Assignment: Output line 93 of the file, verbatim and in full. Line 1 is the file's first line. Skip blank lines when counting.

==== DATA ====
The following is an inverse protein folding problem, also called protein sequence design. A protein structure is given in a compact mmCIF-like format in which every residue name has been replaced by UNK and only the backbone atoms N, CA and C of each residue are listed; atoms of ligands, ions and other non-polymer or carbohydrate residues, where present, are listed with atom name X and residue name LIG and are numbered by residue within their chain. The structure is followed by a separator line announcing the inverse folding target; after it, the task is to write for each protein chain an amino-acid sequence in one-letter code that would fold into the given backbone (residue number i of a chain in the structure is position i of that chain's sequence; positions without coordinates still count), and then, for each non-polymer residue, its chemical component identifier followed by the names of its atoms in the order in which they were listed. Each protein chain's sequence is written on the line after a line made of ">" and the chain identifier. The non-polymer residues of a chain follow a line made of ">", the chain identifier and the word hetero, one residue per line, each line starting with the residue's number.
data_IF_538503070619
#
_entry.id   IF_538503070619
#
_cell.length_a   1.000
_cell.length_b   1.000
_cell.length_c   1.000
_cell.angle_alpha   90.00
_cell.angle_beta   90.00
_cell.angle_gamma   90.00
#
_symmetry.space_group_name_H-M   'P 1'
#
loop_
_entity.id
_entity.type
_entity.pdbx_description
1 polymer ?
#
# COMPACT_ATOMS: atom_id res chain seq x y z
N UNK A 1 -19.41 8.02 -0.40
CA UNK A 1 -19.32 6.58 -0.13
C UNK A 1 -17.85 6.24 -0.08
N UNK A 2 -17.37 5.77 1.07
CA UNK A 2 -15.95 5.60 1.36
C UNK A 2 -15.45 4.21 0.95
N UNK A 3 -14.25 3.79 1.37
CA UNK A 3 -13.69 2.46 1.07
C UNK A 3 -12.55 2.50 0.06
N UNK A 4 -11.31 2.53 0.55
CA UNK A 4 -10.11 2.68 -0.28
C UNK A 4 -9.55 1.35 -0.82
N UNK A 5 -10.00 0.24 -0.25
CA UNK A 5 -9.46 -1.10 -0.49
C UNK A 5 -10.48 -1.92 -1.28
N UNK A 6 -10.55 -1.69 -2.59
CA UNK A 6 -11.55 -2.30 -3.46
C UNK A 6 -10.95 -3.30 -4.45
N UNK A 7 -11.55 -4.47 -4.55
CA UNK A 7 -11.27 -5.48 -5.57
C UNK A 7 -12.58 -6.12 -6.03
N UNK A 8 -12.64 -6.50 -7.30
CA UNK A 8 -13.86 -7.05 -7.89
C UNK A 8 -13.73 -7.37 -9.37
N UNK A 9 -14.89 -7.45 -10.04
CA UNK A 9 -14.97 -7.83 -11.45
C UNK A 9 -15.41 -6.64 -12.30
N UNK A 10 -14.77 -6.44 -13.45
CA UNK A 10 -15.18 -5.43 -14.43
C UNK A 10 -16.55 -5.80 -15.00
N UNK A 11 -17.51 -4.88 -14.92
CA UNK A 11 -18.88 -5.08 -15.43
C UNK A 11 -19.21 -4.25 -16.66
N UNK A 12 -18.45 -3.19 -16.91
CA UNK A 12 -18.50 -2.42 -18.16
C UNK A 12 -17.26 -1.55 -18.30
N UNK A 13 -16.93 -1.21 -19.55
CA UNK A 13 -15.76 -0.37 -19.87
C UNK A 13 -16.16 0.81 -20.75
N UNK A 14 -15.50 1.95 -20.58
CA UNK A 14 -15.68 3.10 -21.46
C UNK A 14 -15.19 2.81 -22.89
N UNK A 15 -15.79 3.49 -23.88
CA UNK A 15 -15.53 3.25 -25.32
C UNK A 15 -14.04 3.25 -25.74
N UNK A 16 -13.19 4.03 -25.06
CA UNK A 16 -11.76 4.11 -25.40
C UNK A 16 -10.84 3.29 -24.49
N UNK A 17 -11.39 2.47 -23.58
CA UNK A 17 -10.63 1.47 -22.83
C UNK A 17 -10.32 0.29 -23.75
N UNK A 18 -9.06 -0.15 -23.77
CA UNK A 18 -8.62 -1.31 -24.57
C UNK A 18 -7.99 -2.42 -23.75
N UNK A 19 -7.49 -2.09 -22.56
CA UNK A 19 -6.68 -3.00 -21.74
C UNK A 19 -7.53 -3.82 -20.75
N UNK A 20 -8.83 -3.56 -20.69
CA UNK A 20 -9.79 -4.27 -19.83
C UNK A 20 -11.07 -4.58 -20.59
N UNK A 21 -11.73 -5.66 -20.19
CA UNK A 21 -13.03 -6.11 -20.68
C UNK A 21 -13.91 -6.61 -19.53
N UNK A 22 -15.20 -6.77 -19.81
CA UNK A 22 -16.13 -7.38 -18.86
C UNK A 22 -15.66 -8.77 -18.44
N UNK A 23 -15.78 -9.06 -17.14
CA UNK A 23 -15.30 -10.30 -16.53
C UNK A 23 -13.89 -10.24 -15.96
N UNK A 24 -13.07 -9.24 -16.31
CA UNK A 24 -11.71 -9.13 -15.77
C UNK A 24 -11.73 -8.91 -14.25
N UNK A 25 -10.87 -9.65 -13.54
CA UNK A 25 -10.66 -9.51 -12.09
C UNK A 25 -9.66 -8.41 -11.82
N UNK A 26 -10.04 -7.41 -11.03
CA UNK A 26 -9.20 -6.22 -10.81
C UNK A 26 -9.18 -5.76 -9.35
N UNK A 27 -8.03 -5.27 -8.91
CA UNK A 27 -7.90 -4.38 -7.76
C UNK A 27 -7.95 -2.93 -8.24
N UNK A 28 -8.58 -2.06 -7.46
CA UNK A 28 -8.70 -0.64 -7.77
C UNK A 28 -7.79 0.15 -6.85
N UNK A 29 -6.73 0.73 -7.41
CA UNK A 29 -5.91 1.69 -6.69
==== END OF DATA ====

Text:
C UNK A 24 -11.73 -8.91 -14.25